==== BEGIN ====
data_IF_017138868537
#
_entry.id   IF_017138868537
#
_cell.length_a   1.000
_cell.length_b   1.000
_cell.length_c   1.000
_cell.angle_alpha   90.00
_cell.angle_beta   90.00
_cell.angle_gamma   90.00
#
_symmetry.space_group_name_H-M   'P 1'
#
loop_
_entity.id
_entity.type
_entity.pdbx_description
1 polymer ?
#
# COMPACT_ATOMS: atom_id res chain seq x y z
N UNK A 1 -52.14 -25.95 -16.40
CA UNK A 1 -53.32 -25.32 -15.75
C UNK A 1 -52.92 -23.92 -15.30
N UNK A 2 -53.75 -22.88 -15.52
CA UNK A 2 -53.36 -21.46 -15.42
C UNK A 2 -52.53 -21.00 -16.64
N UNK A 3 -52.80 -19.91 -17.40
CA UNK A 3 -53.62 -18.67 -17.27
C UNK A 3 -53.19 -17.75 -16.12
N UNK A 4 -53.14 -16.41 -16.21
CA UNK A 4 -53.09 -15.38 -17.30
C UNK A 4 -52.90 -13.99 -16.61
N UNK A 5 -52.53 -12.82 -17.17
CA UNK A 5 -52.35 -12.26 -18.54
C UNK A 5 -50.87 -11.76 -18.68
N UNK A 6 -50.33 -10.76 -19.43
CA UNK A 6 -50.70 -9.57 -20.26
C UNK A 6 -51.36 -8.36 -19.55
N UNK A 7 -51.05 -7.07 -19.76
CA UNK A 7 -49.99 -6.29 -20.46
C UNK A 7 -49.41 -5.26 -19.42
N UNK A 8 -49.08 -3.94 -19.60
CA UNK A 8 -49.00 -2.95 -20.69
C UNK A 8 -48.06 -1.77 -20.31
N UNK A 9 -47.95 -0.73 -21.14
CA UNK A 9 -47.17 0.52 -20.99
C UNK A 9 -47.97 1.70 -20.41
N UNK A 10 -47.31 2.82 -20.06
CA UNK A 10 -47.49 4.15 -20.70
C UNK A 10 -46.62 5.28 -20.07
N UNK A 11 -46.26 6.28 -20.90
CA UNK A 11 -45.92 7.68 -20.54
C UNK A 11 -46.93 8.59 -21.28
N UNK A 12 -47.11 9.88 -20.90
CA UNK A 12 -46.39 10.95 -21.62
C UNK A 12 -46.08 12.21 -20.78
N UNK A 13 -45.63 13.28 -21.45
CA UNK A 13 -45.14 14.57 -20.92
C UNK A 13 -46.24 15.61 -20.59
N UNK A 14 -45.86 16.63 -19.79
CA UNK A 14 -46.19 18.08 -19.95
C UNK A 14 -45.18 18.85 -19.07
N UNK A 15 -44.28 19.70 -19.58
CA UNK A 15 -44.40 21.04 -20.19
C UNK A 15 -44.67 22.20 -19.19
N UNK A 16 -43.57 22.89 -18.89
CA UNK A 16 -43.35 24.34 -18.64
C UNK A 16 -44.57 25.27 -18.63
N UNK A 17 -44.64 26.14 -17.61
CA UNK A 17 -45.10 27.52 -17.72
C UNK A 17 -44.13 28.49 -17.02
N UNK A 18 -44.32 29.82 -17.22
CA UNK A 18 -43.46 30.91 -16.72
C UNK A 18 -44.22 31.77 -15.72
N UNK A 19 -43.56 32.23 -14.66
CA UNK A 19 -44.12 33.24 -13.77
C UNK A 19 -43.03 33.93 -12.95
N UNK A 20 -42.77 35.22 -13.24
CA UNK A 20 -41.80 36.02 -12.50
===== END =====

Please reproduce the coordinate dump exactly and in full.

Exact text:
data_IF_017138868537
#
_entry.id   IF_017138868537
#
_cell.length_a   1.000
_cell.length_b   1.000
_cell.length_c   1.000
_cell.angle_alpha   90.00
_cell.angle_beta   90.00
_cell.angle_gamma   90.00
#
_symmetry.space_group_name_H-M   'P 1'
#
loop_
_entity.id
_entity.type
_entity.pdbx_description
1 polymer ?
#
# COMPACT_ATOMS: atom_id res chain seq x y z
N UNK A 1 -52.14 -25.95 -16.40
CA UNK A 1 -53.32 -25.32 -15.75
C UNK A 1 -52.92 -23.92 -15.30
N UNK A 2 -53.75 -22.88 -15.52
CA UNK A 2 -53.36 -21.46 -15.42
C UNK A 2 -52.53 -21.00 -16.64
N UNK A 3 -52.80 -19.91 -17.40
CA UNK A 3 -53.62 -18.67 -17.27
C UNK A 3 -53.19 -17.75 -16.12
N UNK A 4 -53.14 -16.41 -16.21
CA UNK A 4 -53.09 -15.38 -17.30
C UNK A 4 -52.90 -13.99 -16.61
N UNK A 5 -52.53 -12.82 -17.17
CA UNK A 5 -52.35 -12.26 -18.54
C UNK A 5 -50.87 -11.76 -18.68
N UNK A 6 -50.33 -10.76 -19.43
CA UNK A 6 -50.70 -9.57 -20.26
C UNK A 6 -51.36 -8.36 -19.55
N UNK A 7 -51.05 -7.07 -19.76
CA UNK A 7 -49.99 -6.29 -20.46
C UNK A 7 -49.41 -5.26 -19.42
N UNK A 8 -49.08 -3.94 -19.60
CA UNK A 8 -49.00 -2.95 -20.69
C UNK A 8 -48.06 -1.77 -20.31
N UNK A 9 -47.95 -0.73 -21.14
CA UNK A 9 -47.17 0.52 -20.99
C UNK A 9 -47.97 1.70 -20.41
N UNK A 10 -47.31 2.82 -20.06
CA UNK A 10 -47.49 4.15 -20.70
C UNK A 10 -46.62 5.28 -20.07
N UNK A 11 -46.26 6.28 -20.90
CA UNK A 11 -45.92 7.68 -20.54
C UNK A 11 -46.93 8.59 -21.28
N UNK A 12 -47.11 9.88 -20.90
CA UNK A 12 -46.39 10.95 -21.62
C UNK A 12 -46.08 12.21 -20.78
N UNK A 13 -45.63 13.28 -21.45
CA UNK A 13 -45.14 14.57 -20.92
C UNK A 13 -46.24 15.61 -20.59
N UNK A 14 -45.86 16.63 -19.79
CA UNK A 14 -46.19 18.08 -19.95
C UNK A 14 -45.18 18.85 -19.07
N UNK A 15 -44.28 19.70 -19.58
CA UNK A 15 -44.40 21.04 -20.19
C UNK A 15 -44.67 22.20 -19.19
N UNK A 16 -43.57 22.89 -18.89
CA UNK A 16 -43.35 24.34 -18.64
C UNK A 16 -44.57 25.27 -18.63
N UNK A 17 -44.64 26.14 -17.61
CA UNK A 17 -45.10 27.52 -17.72
C UNK A 17 -44.13 28.49 -17.02
N UNK A 18 -44.32 29.82 -17.22
CA UNK A 18 -43.46 30.91 -16.72
C UNK A 18 -44.22 31.77 -15.72
N UNK A 19 -43.56 32.23 -14.66
CA UNK A 19 -44.12 33.24 -13.77
C UNK A 19 -43.03 33.93 -12.95
N UNK A 20 -42.77 35.22 -13.24
CA UNK A 20 -41.80 36.02 -12.50